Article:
Monday, February 27, 2006

Suggested Songs for Idol Competitors: Girls

Because they need the help (and I know you care so much):

Mandisa: 'Shut Up and Kiss Me', Mary Chapin Carpenter
She's shown that she can do rock and soul; I think MCC's brand of blues-tinged country would be right up her alley.

Paris: 'One', U2/Mary J. Blige
The original might seem like an odd match for her, but Ms. Blige's recent cover shows how soulful it can be.

Ayla: 'Hollaback Girl', Gwen Stephani
Might as well put that athletic experience to good use.

Kelly: 'Walking on Sunshine', Katrina and the Waves
A good match for her bubbly persona, and she needs to get away from the country thing every once in a while.

Brenna: 'I Didn't Steal Your Boyfriend', Ashlee Simpson
When attitude is all you've got, might as well run with it. Plus, there's no danger of being compared unfavorably to the original singer and anyway, it's only a matter of time before she's dating Wilmer.

Katherine: 'Maps', The Yeah Yeah Yeahs
Call me crazy, but I think it would work.

Lisa: 'Baby Boy', Beyonce Knowles
Honey, you're sixteen. Have some fun already.

Heather, Kinnik and Melissa: I couldn't remember anything distintive enough about these three to pick out songs for them. This is not a good sign.

Sunday, February 26, 2006

The Closing Ceremony

The return of the Flaming Rollerbladers! Whew. For a minute there I thought things were going to get classy.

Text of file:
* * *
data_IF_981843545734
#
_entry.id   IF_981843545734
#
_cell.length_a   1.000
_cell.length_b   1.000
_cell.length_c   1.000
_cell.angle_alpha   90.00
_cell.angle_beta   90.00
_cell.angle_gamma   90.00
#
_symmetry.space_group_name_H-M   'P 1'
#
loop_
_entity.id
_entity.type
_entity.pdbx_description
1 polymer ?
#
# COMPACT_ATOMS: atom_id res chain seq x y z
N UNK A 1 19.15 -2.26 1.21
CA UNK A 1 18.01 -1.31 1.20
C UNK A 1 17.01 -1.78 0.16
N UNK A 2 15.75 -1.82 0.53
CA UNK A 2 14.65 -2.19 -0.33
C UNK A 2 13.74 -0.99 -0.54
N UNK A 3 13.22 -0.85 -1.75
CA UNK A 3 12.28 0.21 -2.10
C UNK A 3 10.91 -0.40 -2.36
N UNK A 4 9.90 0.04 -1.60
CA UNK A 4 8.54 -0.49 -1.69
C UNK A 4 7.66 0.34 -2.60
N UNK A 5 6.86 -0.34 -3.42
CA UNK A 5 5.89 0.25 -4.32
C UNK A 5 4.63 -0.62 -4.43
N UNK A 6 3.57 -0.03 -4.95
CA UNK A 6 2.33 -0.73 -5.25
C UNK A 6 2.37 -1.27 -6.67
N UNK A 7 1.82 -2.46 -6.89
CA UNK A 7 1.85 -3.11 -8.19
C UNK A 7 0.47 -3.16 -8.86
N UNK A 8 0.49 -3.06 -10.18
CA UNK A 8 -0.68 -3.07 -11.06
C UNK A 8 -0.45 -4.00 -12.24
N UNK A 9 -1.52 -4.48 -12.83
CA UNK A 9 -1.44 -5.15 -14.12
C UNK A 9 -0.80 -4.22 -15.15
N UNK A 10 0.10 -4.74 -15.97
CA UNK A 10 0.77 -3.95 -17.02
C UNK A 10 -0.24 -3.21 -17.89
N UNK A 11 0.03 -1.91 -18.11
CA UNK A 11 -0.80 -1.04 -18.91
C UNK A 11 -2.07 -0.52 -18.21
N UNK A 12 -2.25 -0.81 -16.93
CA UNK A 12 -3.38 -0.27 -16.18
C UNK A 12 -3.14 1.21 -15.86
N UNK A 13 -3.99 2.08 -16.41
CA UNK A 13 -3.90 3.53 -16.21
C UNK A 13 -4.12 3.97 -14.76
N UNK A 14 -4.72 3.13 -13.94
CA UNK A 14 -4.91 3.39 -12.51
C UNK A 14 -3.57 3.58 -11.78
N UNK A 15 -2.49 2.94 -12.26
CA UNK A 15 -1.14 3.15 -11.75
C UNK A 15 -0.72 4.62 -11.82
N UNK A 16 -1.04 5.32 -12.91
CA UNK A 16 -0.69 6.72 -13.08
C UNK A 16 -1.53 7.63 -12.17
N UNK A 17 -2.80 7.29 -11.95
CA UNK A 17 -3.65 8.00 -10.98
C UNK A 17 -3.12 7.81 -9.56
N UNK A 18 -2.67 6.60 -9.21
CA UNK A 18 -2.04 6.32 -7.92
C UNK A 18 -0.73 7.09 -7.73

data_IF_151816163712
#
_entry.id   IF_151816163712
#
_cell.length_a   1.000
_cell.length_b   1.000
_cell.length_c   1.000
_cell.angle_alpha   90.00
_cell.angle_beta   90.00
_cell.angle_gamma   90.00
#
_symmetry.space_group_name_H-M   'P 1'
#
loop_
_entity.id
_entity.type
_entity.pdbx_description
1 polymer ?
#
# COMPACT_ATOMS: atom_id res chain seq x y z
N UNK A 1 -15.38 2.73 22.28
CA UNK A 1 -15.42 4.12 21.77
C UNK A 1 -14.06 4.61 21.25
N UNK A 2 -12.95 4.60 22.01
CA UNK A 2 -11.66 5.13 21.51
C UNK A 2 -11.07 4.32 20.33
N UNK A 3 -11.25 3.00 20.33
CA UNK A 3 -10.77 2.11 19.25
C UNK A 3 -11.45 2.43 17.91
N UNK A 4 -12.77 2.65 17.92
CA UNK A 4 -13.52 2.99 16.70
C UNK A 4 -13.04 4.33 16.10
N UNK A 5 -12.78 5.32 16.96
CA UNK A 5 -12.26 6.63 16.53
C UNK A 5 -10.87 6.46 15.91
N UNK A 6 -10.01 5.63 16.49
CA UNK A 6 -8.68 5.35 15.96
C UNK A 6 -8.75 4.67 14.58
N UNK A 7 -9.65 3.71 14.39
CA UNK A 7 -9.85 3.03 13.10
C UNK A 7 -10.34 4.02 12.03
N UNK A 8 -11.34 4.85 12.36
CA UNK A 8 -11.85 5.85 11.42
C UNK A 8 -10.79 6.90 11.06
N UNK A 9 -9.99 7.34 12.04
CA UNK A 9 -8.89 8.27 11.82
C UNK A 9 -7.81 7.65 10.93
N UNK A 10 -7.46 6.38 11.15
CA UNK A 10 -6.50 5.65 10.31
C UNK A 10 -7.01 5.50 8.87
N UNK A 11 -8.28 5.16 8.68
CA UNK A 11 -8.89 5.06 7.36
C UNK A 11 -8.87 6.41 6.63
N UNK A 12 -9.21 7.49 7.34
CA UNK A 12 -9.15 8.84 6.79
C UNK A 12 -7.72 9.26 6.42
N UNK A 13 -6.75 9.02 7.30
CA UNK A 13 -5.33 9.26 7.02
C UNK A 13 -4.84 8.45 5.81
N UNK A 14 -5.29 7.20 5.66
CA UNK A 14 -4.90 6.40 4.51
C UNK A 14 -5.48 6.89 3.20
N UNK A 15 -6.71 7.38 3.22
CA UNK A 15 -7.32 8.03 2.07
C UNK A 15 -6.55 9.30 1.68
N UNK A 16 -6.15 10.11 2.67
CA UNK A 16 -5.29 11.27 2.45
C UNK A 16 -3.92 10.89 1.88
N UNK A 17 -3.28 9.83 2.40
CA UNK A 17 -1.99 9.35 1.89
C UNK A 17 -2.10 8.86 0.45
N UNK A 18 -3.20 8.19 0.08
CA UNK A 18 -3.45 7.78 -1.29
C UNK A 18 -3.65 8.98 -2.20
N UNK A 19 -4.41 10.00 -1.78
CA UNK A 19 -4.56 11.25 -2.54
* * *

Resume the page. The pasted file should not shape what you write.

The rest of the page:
It is only through great force of will that I am not making fun of the outfits worn by the Italian military band, because that would be Culturally Insensitive.
Aah! Clowns with band instruments! Playing YMCA! How did they get into my nightmares? And do the adorable but rythm-impared children dancing to it know that it's about going to said institution to pick up other men? (Not that there is anything wrong with that, of course.)
I think the entire population of Canada is here. Either that, or they dressed all of the athetes in their clothes.
Useful fact of the day: Italians invented confetti. Their mothers must be so proud.
Flying a person over a giant fan: seriously cool. Stupid, but cool.
Speeches by local dignitaries are much better when you can't understand them.
Looks like they could have done a bit better on security. Too bad about the microphone.
Hey, look! Imported Mounties!
The Canadian presentation: Because nothing says international excitement like ice fishing. And Legos, naturally. And Avril Lavigne. (And, yes, I am kind of embarassed that I spelled that right on the first try.)
I'm just going to assume the parade of child brides has some kind of significance that I'm missing here. Seriously, they must have cleared out every Goodwill in Italy.
There goes the torch. I was hoping for some kind of giant candle-snuffer.

It's always kind of sad when the Olympics end, but I was ready for it. I don't even want to think about how many hours of tv I have watched in the last two weeks, but I do know that I have developed a surprising affinity for biathalon, a deep indifference towards ice skating and an unhealthy obsession with Bob Costas, and I think that means it's time to stop.

I am so going to Vancouver.


This was supposed to be the men's 50k cross-country race, but instead I get two hours of rehashed commentary, 1.5 hours of which is devoted to figure skating. What a rip-off.

Update: Okay, never mind. They're showing it now.

Saturday, February 25, 2006

The Deal